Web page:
Type III interferon (IFN-λ) exhibits potent antiviral activity similar to IFN-α/β, but in contrast to the ubiquitous expression of the IFN-α/β receptor, the IFN-λ receptor is restricted to cells of epithelial origin. Despite the importance of IFN-λ in tissue-specific antiviral immunity, the molecular mechanisms responsible for this confined receptor expression remain elusive. Here, we demonstrate that the histone deacetylase (HDAC) repression machinery mediates transcriptional silencing of the unique IFN-λ receptor subunit (IFNLR1) in a cell-type-specific manner. Importantly, HDAC inhibitors elevate receptor expression and restore sensitivity to IFN-λ in previously nonresponsive cells, thereby enhancing protection against viral pathogens. In addition, blocking HDAC activity renders nonresponsive cell types susceptible to the pro-apoptotic activity of IFN-λ, revealing the combination of HDAC inhibitors and IFN-λ to be a potential antitumor strategy. These results demonstrate that the type III IFN response may be therapeutically harnessed by epigenetic rewiring of the IFN-λ receptor expression program.
View details for DOI 10.1371/journal.pbio.1001758
View details for PubMedID 24409098
Dynamic expression profiling of type I and type III interferon-stimulated hepatocytes reveals a stable hierarchy of gene expression.
Hepatology (Baltimore, Md.)
2014; 59 (4): 1262–72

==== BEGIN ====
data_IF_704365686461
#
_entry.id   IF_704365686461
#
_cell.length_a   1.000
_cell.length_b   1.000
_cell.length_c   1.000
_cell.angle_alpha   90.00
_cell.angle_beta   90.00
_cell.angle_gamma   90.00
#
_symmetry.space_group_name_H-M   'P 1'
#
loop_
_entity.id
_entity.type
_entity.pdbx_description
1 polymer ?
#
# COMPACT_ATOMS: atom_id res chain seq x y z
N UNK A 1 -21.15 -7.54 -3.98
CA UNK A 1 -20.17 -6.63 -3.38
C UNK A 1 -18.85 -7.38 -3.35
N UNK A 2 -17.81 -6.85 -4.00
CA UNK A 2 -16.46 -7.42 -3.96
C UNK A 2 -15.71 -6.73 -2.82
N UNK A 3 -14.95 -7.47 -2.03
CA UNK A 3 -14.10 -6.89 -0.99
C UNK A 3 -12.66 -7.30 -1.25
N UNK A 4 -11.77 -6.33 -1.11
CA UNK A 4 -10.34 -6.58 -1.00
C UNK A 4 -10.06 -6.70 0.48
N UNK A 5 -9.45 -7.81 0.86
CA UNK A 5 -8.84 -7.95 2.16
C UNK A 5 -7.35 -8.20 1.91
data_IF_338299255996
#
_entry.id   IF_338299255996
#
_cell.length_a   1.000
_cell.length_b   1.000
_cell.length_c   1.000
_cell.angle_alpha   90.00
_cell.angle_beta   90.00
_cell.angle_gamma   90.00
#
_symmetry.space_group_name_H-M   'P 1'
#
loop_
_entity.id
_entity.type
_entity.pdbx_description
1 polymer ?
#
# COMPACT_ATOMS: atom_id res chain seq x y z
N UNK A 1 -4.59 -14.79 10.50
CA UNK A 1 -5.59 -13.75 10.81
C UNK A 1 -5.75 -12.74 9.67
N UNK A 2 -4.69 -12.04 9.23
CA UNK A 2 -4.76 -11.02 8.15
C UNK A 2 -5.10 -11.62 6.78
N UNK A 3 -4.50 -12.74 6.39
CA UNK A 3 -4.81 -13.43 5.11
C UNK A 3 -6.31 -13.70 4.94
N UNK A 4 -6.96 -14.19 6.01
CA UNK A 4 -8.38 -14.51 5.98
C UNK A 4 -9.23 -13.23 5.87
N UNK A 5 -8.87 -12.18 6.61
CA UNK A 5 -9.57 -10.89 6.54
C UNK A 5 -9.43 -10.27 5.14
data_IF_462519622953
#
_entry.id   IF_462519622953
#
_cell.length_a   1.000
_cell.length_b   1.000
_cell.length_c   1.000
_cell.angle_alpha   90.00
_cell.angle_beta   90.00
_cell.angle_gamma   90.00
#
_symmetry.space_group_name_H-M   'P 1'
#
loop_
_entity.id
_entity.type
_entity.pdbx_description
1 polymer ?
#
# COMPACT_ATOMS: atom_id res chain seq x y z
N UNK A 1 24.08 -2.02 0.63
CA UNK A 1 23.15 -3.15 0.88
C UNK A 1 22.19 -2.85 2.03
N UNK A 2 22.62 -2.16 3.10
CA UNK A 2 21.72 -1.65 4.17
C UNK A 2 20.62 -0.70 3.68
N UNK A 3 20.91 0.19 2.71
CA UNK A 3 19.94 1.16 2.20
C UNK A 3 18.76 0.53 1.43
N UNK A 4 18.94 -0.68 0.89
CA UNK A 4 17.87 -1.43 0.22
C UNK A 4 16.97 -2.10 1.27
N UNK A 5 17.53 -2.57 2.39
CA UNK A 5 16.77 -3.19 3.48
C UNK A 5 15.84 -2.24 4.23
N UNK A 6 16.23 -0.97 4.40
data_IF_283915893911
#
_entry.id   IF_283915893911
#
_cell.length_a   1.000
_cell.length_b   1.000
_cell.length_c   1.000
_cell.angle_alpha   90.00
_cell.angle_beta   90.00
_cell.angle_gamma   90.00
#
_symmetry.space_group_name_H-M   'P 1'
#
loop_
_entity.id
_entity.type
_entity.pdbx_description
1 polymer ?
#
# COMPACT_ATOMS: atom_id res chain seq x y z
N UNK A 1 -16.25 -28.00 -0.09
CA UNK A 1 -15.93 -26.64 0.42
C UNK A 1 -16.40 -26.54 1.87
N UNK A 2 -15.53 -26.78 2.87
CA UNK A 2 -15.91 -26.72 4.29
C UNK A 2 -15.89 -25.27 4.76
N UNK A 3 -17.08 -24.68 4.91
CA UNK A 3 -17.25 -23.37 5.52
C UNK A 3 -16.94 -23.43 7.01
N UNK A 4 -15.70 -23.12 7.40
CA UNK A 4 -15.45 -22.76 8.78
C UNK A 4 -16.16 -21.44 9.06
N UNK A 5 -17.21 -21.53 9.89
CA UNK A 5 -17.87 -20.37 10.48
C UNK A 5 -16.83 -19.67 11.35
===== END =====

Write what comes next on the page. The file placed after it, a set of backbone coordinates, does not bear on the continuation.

Despite activating similar signaling cascades, the type I and type III interferons (IFNs) differ in their ability to antagonize virus replication. However, it is not clear whether these cytokines induce unique antiviral states, particularly in the liver, where the clinically important hepatitis B and C viruses cause persistent infection. Here, clustering and promoter analyses of microarray-based gene expression profiling were combined with mechanistic studies of signaling pathways to dynamically characterize the transcriptional responses induced by these cytokines in Huh7 hepatoma cells and primary human hepatocytes. Type I and III IFNs differed greatly in their level of interferon-stimulated gene (ISG) induction with a clearly detectable hierarchy (IFN-β > IFN-α > IFN-λ3 > IFN-λ1 > IFN-λ2). Notably, although the hierarchy identified varying numbers of differentially expressed genes when quantified using common statistical thresholds, further analysis of gene expression over multiple timepoints indicated that the individual IFNs do not in fact regulate unique sets of genes. The kinetic profiles of IFN-induced gene expression were also qualitatively similar with the important exception of IFN-α. While stimulation with either IFN-β or IFN-λs resulted in a similar long-lasting ISG induction, IFN-α signaling peaked early after stimulation then declined due to a negative feedback mechanism. The quantitative expression hierarchy and unique kinetics of IFN-α reveal potential specific roles for individual IFNs in the immune response, and elucidate the mechanism behind previously observed differences in IFN antiviral activity. While current clinical trials are focused on IFN-λ1 as a potential antiviral therapy, the finding that IFN-λ3 invariably possesses the highest activity among type III IFNs suggests that this cytokine may have superior clinical activity.